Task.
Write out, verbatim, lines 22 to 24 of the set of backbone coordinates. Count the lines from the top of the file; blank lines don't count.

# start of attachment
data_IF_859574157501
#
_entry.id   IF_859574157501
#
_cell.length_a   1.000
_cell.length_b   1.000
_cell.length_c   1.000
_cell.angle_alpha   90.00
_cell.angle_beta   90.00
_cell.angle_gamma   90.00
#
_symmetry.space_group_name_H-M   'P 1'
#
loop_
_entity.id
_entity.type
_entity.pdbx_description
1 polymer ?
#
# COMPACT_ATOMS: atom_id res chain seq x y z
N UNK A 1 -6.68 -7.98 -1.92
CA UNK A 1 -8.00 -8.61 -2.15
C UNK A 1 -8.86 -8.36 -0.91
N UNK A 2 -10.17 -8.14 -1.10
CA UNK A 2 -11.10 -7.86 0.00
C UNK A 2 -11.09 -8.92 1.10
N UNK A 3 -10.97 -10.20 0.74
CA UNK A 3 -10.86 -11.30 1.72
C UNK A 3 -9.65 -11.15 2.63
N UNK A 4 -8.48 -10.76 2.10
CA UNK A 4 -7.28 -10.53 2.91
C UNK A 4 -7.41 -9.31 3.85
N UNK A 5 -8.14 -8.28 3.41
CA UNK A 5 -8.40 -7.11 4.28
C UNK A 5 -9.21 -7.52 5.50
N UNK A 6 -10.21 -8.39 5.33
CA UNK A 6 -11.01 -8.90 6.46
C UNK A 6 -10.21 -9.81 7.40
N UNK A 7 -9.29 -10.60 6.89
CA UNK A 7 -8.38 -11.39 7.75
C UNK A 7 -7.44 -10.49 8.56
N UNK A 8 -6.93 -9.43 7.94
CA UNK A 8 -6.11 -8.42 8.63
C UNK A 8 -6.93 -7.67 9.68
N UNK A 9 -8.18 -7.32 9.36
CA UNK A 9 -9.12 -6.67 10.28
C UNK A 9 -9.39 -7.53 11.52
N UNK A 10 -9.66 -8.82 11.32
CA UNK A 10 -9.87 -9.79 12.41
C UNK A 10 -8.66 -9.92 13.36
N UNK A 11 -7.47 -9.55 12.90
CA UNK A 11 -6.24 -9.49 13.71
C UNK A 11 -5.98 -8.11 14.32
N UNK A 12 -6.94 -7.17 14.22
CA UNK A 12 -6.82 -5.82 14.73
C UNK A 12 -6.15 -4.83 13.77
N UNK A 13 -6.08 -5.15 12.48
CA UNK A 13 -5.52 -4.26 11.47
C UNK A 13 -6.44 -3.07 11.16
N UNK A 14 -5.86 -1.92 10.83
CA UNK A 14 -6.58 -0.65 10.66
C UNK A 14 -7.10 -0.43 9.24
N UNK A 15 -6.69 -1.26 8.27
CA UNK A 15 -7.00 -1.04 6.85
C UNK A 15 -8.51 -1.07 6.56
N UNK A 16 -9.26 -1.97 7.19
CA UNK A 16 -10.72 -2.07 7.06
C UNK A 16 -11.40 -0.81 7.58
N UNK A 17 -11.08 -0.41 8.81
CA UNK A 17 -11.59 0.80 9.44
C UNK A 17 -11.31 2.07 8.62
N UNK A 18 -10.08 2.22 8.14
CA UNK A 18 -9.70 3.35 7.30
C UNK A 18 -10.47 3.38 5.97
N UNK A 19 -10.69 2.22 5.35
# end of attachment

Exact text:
CA UNK A 1 -8.00 -8.61 -2.15
C UNK A 1 -8.86 -8.36 -0.91
N UNK A 2 -10.17 -8.14 -1.10